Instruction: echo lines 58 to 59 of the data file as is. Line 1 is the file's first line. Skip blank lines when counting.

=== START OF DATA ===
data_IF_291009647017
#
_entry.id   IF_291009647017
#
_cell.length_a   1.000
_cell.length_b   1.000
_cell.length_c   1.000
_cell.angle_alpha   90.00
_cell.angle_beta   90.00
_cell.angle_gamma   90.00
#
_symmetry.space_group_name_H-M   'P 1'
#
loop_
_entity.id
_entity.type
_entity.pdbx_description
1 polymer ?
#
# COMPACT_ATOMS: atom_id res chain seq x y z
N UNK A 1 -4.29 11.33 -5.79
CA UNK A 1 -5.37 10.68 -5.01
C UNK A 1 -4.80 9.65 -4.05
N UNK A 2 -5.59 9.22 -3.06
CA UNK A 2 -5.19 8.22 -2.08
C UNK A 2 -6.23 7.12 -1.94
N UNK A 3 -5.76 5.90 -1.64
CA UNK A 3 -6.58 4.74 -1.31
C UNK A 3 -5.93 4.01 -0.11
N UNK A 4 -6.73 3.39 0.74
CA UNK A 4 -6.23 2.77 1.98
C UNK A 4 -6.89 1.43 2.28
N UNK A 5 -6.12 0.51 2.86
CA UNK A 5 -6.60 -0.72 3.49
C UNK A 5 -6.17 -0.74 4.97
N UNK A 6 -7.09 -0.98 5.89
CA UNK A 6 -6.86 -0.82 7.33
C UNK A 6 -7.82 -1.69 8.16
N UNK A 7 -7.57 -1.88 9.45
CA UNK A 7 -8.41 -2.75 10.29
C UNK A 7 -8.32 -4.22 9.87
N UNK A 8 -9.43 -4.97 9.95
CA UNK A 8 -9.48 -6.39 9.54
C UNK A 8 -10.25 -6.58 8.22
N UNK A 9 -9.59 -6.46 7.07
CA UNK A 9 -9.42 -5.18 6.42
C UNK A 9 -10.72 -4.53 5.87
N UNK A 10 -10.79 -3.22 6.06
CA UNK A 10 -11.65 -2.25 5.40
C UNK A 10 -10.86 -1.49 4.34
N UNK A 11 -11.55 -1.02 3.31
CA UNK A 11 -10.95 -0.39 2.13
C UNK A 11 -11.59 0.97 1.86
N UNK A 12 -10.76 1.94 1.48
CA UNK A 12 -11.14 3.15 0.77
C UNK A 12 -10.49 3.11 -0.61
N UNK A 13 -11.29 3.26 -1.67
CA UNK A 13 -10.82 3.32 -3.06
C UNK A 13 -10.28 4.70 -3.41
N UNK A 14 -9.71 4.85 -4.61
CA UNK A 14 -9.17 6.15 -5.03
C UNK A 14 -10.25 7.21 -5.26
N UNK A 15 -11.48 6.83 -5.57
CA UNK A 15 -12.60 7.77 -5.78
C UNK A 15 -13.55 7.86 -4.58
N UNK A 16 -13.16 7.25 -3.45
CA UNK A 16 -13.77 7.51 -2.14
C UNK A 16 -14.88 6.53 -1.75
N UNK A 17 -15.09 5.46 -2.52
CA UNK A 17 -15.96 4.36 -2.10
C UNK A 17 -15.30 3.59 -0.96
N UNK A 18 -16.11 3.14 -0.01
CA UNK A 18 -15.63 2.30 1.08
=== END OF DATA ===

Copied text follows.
CA UNK A 13 -10.82 3.32 -3.06
C UNK A 13 -10.28 4.70 -3.41